Other changes being considered could include creating a provision for job training and requiring or providing an incentive to choose Wisconsin-based companies for construction work, and allowing money from a tax incremental financing district created for Foxconn to be used to build and expand fire and police services. Changes to the bill’s language regarding wetlands also could be made and the bill could end up clarifying the state Department of Natural Resources’ oversight of the construction process, Neylon said.
Another amendment could create a new position within the state Department of Administration to work with Foxconn to secure Wisconsin vendors, Neylon said.
Neylon said more changes could be submitted before his committee votes on the bill, which they are scheduled to do on Tuesday. The full Assembly plans to vote on the bill on Aug. 17.
While Assembly Republicans have moved quickly to pass the Foxconn legislation, which was introduced Aug. 1, Fitzgerald appeared on radio shows Wednesday afternoon and Thursday morning to defend against criticism that the Senate is moving too slowly. The Senate introduced its version of the bill Thursday afternoon.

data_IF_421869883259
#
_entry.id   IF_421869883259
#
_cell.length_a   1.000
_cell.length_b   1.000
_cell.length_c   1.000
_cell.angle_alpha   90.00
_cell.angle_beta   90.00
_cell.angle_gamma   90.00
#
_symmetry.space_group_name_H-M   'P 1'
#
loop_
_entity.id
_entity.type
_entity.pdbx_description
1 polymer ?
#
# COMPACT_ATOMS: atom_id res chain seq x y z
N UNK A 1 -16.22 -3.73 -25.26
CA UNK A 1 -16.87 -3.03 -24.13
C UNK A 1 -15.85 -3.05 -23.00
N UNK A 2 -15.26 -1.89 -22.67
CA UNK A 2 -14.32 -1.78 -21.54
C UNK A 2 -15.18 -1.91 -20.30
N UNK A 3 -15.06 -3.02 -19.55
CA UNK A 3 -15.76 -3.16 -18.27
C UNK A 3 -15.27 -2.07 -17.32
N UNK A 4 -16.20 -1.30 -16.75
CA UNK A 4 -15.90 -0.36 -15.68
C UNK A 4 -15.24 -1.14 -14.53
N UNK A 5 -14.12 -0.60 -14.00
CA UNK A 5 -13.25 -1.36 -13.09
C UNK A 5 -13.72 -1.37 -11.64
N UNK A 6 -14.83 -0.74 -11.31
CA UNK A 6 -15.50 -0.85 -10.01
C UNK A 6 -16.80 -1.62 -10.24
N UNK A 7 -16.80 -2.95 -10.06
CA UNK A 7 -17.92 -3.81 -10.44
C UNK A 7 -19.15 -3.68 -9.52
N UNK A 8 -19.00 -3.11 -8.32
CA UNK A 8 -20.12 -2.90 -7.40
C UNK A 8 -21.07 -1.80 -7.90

Fitzgerald told Capitol reporters this week the bill needed further vetting and that Assembly Republicans have not “at all” involved the Senate in the process to amend the bill.
Amid pressure from some conservative talk radio show hosts not to bungle the deal with Foxconn by taking too long to pass the incentive package, Fitzgerald said it’s been suggested to him to support the bill and “read it later.”
“We’re not going to do that in the state Senate,” he told Bader. “We never have; we never will.”
Vos, who represents the area Foxconn is considering, expressed dismay on a conservative talk radio show that Fitzgerald and Senate Republicans have taken this long to start considering the legislation.
He told host Mark Belling that he asked Fitzgerald repeatedly to participate in a joint committee hearing on the bill, but Fitzgerald refused, prompting Vos to “go it alone.”
“I am falling all over myself to see how can I generate the very best deal for the company and the taxpayer,” Vos said.